By Keir Bristol
Last month, Florence + The Machine released their sophomore album, Ceremonials. I was a big fan of their first effort, Lungs (2009) and was curious to see what they would come up with next. For those who aren’t familiar with Florence + The Machine, Florence Welch is the lead singer and the only constant member of the band. Welch is a fiery, theatrical redhead with a grand voice that can often sound as if it were emanating from the Earth’s core itself.
Upon the first listen, I could tell it would take a while for the album to grow on me. There was no question that the album was more cohesive, if a bit redundant in sound. “No Light, No Light,” like most of the tracks on Ceremonials, is a song that can stand on it’s own. Not to mention, it is one of Welch’s more personal tracks- she abandons ghosts and water for such lyrics as, “Would you leave me / if I told you what I’ve become? / Because it’s so easy to sing it to a crowd / But it’s so hard my love / to sing it to you out loud…” Read the lyrics here. But the music video brought some new issues to light (no pun intended).
The music video features a man in Blackface attempting to kill Welch by pinning needles into a voodoo doll. Welch, in pursuit by the Blackface character, is trapped on the ledge of a large building. After being pinned one time too many, she falls from the ledge into the stained glass ceiling of a church and lands in the arms of a Christian choir of young boys. Watch the video here.
It is still hard for me to believe that people would defend this music video, fans or not. The number one rebuttal I’ve seen so far is, “It’s not racist! It’s ART. You just don’t understand!” On the contrary, I understand quite clearly. One of the number one rules I’ve learned in life is that if a marginalized person tells you that something is problematic, it probably is. So the fact that there are non-people of color telling people of color that they don’t understand is racist in itself. It’s like saying, “You silly POC, you just don’t understand art! Let me interpret it for you, since you obviously can’t for yourself.”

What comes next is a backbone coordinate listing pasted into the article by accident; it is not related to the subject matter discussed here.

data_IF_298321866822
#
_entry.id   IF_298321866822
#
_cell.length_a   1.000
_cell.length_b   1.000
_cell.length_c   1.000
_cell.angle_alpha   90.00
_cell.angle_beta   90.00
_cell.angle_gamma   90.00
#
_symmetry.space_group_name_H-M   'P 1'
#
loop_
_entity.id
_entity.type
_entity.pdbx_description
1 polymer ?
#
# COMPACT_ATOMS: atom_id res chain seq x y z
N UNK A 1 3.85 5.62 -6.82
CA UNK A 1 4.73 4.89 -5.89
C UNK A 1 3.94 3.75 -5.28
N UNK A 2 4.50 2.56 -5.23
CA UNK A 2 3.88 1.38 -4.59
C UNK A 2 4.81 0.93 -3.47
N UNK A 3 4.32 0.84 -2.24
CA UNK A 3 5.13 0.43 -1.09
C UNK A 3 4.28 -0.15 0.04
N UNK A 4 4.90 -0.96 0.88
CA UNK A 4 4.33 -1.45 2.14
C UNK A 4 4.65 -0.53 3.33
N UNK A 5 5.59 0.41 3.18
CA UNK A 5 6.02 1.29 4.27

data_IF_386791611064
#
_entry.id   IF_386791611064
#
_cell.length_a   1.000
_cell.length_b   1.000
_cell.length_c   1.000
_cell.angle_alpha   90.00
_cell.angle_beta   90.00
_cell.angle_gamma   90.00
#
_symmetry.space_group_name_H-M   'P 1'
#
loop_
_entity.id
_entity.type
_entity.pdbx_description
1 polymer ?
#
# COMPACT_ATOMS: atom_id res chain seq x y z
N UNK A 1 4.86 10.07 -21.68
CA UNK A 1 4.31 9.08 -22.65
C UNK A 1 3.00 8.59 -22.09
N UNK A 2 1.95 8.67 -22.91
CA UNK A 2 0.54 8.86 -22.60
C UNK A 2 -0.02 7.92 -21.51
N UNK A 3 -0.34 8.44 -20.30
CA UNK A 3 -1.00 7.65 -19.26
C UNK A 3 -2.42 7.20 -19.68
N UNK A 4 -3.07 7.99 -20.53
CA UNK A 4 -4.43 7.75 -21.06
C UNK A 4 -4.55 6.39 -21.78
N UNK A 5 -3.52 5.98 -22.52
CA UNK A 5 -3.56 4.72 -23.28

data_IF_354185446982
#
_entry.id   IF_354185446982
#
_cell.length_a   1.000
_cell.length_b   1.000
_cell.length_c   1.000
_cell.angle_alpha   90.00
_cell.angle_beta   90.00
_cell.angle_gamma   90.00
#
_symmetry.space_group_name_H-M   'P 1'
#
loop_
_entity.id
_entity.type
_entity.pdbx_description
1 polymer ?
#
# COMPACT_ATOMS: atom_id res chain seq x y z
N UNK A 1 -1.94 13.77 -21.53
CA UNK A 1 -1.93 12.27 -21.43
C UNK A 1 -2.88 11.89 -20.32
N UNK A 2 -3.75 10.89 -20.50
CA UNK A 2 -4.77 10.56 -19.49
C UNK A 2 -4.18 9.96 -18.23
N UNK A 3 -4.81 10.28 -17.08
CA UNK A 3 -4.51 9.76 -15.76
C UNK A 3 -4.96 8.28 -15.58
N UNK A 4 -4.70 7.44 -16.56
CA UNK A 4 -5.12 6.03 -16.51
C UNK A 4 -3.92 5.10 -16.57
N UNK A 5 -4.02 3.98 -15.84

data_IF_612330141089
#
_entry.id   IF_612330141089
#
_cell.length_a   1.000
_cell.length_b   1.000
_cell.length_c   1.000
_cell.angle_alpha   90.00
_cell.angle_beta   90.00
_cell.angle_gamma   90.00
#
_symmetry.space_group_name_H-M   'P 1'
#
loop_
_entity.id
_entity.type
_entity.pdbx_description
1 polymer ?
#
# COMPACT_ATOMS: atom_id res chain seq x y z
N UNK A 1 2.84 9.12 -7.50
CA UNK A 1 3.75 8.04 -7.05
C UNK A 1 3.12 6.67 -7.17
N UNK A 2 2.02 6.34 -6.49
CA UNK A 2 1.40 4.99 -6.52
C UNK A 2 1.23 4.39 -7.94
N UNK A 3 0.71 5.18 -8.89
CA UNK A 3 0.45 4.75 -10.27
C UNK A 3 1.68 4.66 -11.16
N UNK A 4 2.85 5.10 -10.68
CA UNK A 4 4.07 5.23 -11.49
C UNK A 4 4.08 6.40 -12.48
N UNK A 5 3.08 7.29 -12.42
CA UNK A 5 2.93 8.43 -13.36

What I don’t understand is why people insist that art and racism are mutually exclusive. I don’t understand why people insist that racism is permissible within the margins of artistic creativity. If artists can be racist, why is it so hard to believe that their work can be racist as well?
The only explanation I can think of is that people don’t understand why Blackface is racist, regardless of context. Blackface was an important part of American entertainment from the 1830’s to the 1940’s or so. White actors painted their faces with Black oil, and sometimes donned Afro-wigs and ragged clothes to “imitate” Black people. They acted as characters such as coons, mammies and bucks to represent what they thought Black people were. As a result, the Black women were either stripped of their sexuality (see: mammies) or overtly-sexual (see: Jezebel), and Black men were vulgar admirers of White women, unintelligent, or grateful to the White man for “saving them” from their own savagery.
The video is also problematic because of it’s depiction of Voodoo, which is also widely misunderstood. Basically, Louisiana Voodoo (where the origin of Voodoo dolls came from) is a religion developed when African-Americans combined their own religious beliefs with Catholicism during the slave trade. Black people’s religions were misunderstood and considered inferior. People with Black skin were also considered “evil” and “dirty,” while White skin was supposed to represent purity. It’s a perfect recipe for Catholic rejection. So, like most things that White Christians didn’t understand or believe in, Voodoo was and continues to be viewed as synonymous with evil and wrong doing.
The fact that a person in Blackface is attempting to kill the presumably innocent Florence using Voodoo, who is eventually saved by the pure religion of Christianity, is a perfect example of this.
If both Blackface and a stereotypical view of Evil Black people performing Evil Voodoo practices are problematic and politically incorrect (which they are), then “No Light, No Light” can be seen as a double assault on Black people. As of now there is a petition going around protesting the video and asking for it’s removal. People need to understand that a person can be a great artist and visionary, but still have some major flaws that hurt people and isolate potential fans.